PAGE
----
Tuesday, February 2, 2016

What's Happening in Classrooms: Fantastic Turn-and -Talks

Recently I have visited a lot of math lessons where turn-and-talks are frequent and intentional, and I want us to celebrate and encourage that practice.

Teaching math with intentional student discourse involves taking risks, but they are risks worth taking..  These are some of these risks and ways to overcome them:

It might be disruptive and might not work.  When you ask your students to talk to each other during a lesson, you run the risk of creating a noisy, disruptive environment.   For this reason, we need to have students practice a specific protocol for turn-and-talks.  Make sure they are using indoor voices.  It is also helpful to have explicit instructions for what to discuss, and make sure they only last a minute or so.  I encourage everyone to have students practice math turn-and-talks, because math is something students don't always feel comfortable talking about.  You could say, for example:

OK, friends, let's practice a turn-and-talk.  Here's what I would like you to discuss.  13 plus 12.  What is the answer, and what are two different ways to show or prove your answer is correct.  Ready? OK, turn and talk.

You might wish to add extra protocols, like making sure each partner has a chance to talk.

OK, one, two, three, eyes on me.  (Wait for all to respond stop talking).. Now I would like you to turn-and-talk again, just to make sure both partners had a chance to speak.  Turn and talk again now please.

Practicing and re-teaching protocols for math talk is really important during the middle of the year to maintain the most productive and comfortable learning environment.

I used to wonder if too many turn-and-talks might mean too many transitions and disruptions to learning.  Could Turn-and-talks could get old?  This is actually not something to worry about.  You can have students turn and talk repeatedly in one mini-lesson, three or four times in just a few minutes.  As long as you encourage them to use the protocols, if there are things to talk about, give them the opportunity to do so.  The more they do this, the more comfortable they will become communicating their thinking with one another, with you, to their class, and on paper.  The benefits of turn-and-talks are especially great in math classes and every class should be utilizing them (in my humble opinion..).  It is a good idea to insert a little space or discussion between turn-and-talks, but the actually risk of doing them too often is almost zero.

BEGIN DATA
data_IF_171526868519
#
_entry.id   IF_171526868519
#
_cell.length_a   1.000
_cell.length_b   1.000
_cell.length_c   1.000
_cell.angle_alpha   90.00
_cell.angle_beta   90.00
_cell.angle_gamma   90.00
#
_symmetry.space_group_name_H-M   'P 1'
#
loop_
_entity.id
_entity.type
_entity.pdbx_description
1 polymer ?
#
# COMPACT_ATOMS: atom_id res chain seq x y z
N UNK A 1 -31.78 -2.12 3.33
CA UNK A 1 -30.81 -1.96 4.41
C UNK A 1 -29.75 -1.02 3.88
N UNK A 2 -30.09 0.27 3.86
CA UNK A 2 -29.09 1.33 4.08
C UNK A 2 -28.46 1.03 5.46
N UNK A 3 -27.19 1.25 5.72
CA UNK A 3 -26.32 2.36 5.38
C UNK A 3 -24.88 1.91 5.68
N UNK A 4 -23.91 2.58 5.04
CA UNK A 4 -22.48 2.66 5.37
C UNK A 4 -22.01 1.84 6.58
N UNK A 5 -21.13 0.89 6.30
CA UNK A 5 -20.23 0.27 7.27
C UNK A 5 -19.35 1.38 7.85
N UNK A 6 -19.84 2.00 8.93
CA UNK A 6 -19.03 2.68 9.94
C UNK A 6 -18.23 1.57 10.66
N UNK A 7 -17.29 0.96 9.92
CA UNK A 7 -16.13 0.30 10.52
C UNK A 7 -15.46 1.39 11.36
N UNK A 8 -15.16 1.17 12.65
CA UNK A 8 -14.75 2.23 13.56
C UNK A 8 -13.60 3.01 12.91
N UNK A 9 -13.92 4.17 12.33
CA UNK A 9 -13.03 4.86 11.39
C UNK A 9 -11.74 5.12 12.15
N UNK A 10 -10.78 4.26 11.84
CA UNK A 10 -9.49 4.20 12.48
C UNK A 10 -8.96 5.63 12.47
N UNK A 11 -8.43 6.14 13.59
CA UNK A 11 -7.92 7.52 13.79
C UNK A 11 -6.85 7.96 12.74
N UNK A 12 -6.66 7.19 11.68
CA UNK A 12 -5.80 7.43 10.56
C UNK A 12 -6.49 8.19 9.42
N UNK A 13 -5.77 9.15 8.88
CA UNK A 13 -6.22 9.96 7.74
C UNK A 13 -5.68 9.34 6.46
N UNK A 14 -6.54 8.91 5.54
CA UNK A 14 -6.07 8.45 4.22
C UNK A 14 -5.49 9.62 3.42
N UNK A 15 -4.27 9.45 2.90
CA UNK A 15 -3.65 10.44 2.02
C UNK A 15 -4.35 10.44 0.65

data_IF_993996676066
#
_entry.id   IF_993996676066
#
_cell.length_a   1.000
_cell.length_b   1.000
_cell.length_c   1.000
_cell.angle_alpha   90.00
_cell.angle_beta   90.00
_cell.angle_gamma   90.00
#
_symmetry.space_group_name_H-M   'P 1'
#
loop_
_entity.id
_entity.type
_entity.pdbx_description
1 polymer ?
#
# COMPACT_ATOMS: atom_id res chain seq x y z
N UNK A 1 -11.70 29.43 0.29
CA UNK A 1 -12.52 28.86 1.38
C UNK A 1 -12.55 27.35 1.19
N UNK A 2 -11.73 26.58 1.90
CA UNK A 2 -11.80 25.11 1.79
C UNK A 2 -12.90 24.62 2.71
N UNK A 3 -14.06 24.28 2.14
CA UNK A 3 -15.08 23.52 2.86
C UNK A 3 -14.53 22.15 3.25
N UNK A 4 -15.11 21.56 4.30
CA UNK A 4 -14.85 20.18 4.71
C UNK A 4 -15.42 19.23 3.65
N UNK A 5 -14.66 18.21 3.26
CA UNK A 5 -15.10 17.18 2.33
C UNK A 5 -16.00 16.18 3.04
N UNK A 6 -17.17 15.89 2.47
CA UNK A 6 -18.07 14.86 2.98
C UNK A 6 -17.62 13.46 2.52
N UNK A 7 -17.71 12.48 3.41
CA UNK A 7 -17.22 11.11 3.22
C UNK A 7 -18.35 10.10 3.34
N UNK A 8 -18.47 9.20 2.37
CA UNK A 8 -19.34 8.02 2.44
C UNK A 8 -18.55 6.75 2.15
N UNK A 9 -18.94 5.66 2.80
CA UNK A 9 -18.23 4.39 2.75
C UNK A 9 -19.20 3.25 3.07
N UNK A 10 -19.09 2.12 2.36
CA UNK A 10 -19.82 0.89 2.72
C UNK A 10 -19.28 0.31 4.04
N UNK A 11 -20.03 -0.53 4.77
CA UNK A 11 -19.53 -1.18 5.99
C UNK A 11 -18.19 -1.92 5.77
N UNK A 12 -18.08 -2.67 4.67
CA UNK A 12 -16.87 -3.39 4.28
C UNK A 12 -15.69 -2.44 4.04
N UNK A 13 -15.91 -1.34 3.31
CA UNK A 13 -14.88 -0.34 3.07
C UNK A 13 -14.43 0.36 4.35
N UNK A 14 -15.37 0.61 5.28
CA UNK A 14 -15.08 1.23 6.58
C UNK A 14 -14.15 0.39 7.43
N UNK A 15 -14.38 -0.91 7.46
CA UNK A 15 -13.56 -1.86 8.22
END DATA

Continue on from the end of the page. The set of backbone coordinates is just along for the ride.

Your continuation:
Not enough turn-and-talks is the greatest risk of all... When your students are not communicating with each other about their thinking in math on a regular basis, they are not getting opportunities to reflect on their work, to reflect on their own thinking, and to hear the thinking of their peers.  Critiquing and analyzing the mathematical thinking of others is an important mathematical practice, and turn-and-talks are a critical way to make that happen.

It's important to diversify students' conversational experiences in math.  Turn-and-talks, small group work, class discussions, peer conferences, partner work-- They all provide excellent opportunities for students to reflect on their own thinking and learn from their peers.  But Turn-and-talks are special, in that they offer students a chance to communicate directly with a partner about an idea that is right there in the moment.  They only take a few seconds, and they keep your students engaged in your lesson.  If you would like support from a colleague in using turn-and-talks in math lessons, chances are good you have someone right next door or across the hall who can help you... Or you can ask your friendly math strategist to come model turn-and-talks in math.

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